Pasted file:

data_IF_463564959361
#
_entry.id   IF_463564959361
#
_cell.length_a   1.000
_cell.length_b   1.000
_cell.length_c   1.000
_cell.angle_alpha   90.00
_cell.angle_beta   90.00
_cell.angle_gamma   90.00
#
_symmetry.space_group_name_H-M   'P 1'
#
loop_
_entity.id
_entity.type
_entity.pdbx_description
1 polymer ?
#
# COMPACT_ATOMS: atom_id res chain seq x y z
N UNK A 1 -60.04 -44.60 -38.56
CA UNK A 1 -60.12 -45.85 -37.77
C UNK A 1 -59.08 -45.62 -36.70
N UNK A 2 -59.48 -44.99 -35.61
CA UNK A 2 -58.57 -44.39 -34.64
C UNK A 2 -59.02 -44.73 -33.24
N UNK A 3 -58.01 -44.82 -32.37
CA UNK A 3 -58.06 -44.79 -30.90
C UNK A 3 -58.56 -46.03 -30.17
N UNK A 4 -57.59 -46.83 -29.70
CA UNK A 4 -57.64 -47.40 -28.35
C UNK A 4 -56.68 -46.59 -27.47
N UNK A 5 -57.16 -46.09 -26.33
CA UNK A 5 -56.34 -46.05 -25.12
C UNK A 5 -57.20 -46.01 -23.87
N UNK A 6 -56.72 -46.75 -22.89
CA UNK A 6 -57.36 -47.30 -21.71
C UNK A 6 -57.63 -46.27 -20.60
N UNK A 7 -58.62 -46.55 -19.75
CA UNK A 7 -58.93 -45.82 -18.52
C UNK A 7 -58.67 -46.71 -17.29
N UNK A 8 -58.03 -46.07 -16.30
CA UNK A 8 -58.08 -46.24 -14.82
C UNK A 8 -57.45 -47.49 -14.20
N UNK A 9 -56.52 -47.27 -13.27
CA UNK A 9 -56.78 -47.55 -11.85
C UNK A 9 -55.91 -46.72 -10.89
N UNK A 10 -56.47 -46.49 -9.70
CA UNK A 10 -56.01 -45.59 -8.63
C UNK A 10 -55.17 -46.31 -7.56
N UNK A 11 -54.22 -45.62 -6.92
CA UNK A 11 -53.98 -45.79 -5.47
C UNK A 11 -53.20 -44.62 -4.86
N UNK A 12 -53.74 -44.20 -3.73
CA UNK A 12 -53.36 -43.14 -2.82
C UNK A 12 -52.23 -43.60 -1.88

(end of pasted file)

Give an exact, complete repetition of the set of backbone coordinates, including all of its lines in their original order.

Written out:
data_IF_463564959361
#
_entry.id   IF_463564959361
#
_cell.length_a   1.000
_cell.length_b   1.000
_cell.length_c   1.000
_cell.angle_alpha   90.00
_cell.angle_beta   90.00
_cell.angle_gamma   90.00
#
_symmetry.space_group_name_H-M   'P 1'
#
loop_
_entity.id
_entity.type
_entity.pdbx_description
1 polymer ?
#
# COMPACT_ATOMS: atom_id res chain seq x y z
N UNK A 1 -60.04 -44.60 -38.56
CA UNK A 1 -60.12 -45.85 -37.77
C UNK A 1 -59.08 -45.62 -36.70
N UNK A 2 -59.48 -44.99 -35.61
CA UNK A 2 -58.57 -44.39 -34.64
C UNK A 2 -59.02 -44.73 -33.24
N UNK A 3 -58.01 -44.82 -32.37
CA UNK A 3 -58.06 -44.79 -30.90
C UNK A 3 -58.56 -46.03 -30.17
N UNK A 4 -57.59 -46.83 -29.70
CA UNK A 4 -57.64 -47.40 -28.35
C UNK A 4 -56.68 -46.59 -27.47
N UNK A 5 -57.16 -46.09 -26.33
CA UNK A 5 -56.34 -46.05 -25.12
C UNK A 5 -57.20 -46.01 -23.87
N UNK A 6 -56.72 -46.75 -22.89
CA UNK A 6 -57.36 -47.30 -21.71
C UNK A 6 -57.63 -46.27 -20.60
N UNK A 7 -58.62 -46.55 -19.75
CA UNK A 7 -58.93 -45.82 -18.52
C UNK A 7 -58.67 -46.71 -17.29
N UNK A 8 -58.03 -46.07 -16.30
CA UNK A 8 -58.08 -46.24 -14.82
C UNK A 8 -57.45 -47.49 -14.20
N UNK A 9 -56.52 -47.27 -13.27
CA UNK A 9 -56.78 -47.55 -11.85
C UNK A 9 -55.91 -46.72 -10.89
N UNK A 10 -56.47 -46.49 -9.70
CA UNK A 10 -56.01 -45.59 -8.63
C UNK A 10 -55.17 -46.31 -7.56
N UNK A 11 -54.22 -45.62 -6.92
CA UNK A 11 -53.98 -45.79 -5.47
C UNK A 11 -53.20 -44.62 -4.86
N UNK A 12 -53.74 -44.20 -3.73
CA UNK A 12 -53.36 -43.14 -2.82
C UNK A 12 -52.23 -43.60 -1.88